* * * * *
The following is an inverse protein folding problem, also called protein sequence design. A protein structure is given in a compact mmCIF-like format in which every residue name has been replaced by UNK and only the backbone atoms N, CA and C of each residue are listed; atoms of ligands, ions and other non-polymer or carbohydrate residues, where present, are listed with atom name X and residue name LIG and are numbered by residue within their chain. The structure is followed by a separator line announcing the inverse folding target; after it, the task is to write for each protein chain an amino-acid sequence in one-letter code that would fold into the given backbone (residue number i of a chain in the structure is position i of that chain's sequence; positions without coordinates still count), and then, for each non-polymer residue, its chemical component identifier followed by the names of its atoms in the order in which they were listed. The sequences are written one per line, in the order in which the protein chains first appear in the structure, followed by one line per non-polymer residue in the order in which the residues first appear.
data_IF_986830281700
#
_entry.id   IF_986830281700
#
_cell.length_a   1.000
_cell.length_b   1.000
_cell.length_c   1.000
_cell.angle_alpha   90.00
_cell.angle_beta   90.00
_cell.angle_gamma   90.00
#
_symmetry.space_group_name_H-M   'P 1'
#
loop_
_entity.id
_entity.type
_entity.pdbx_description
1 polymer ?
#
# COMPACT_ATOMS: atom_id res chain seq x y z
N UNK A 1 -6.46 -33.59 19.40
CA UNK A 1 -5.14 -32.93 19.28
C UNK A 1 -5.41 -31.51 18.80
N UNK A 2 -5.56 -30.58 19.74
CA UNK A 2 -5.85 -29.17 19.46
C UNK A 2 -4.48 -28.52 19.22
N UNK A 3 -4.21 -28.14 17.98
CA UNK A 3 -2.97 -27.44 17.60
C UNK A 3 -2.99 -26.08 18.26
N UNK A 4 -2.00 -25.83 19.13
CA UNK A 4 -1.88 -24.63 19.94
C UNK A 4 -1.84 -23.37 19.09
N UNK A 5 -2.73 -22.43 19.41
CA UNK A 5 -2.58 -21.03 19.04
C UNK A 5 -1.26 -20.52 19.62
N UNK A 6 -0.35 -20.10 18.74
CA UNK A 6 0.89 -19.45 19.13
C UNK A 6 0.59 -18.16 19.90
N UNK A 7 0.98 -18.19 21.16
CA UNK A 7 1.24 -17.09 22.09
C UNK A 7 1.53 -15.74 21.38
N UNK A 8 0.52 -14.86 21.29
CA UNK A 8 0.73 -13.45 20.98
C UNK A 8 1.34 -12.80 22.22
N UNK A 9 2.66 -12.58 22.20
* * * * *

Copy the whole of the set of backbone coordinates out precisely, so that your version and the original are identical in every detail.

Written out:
The following is an inverse protein folding problem, also called protein sequence design. A protein structure is given in a compact mmCIF-like format in which every residue name has been replaced by UNK and only the backbone atoms N, CA and C of each residue are listed; atoms of ligands, ions and other non-polymer or carbohydrate residues, where present, are listed with atom name X and residue name LIG and are numbered by residue within their chain. The structure is followed by a separator line announcing the inverse folding target; after it, the task is to write for each protein chain an amino-acid sequence in one-letter code that would fold into the given backbone (residue number i of a chain in the structure is position i of that chain's sequence; positions without coordinates still count), and then, for each non-polymer residue, its chemical component identifier followed by the names of its atoms in the order in which they were listed. The sequences are written one per line, in the order in which the protein chains first appear in the structure, followed by one line per non-polymer residue in the order in which the residues first appear.
data_IF_986830281700
#
_entry.id   IF_986830281700
#
_cell.length_a   1.000
_cell.length_b   1.000
_cell.length_c   1.000
_cell.angle_alpha   90.00
_cell.angle_beta   90.00
_cell.angle_gamma   90.00
#
_symmetry.space_group_name_H-M   'P 1'
#
loop_
_entity.id
_entity.type
_entity.pdbx_description
1 polymer ?
#
# COMPACT_ATOMS: atom_id res chain seq x y z
N UNK A 1 -6.46 -33.59 19.40
CA UNK A 1 -5.14 -32.93 19.28
C UNK A 1 -5.41 -31.51 18.80
N UNK A 2 -5.56 -30.58 19.74
CA UNK A 2 -5.85 -29.17 19.46
C UNK A 2 -4.48 -28.52 19.22
N UNK A 3 -4.21 -28.14 17.98
CA UNK A 3 -2.97 -27.44 17.60
C UNK A 3 -2.99 -26.08 18.26
N UNK A 4 -2.00 -25.83 19.13
CA UNK A 4 -1.88 -24.63 19.94
C UNK A 4 -1.84 -23.37 19.09
N UNK A 5 -2.73 -22.43 19.41
CA UNK A 5 -2.58 -21.03 19.04
C UNK A 5 -1.26 -20.52 19.62
N UNK A 6 -0.35 -20.10 18.74
CA UNK A 6 0.89 -19.45 19.13
C UNK A 6 0.59 -18.16 19.90
N UNK A 7 0.98 -18.19 21.16
CA UNK A 7 1.24 -17.09 22.09
C UNK A 7 1.53 -15.74 21.38
N UNK A 8 0.52 -14.86 21.29
CA UNK A 8 0.73 -13.45 20.98
C UNK A 8 1.34 -12.80 22.22
N UNK A 9 2.66 -12.58 22.20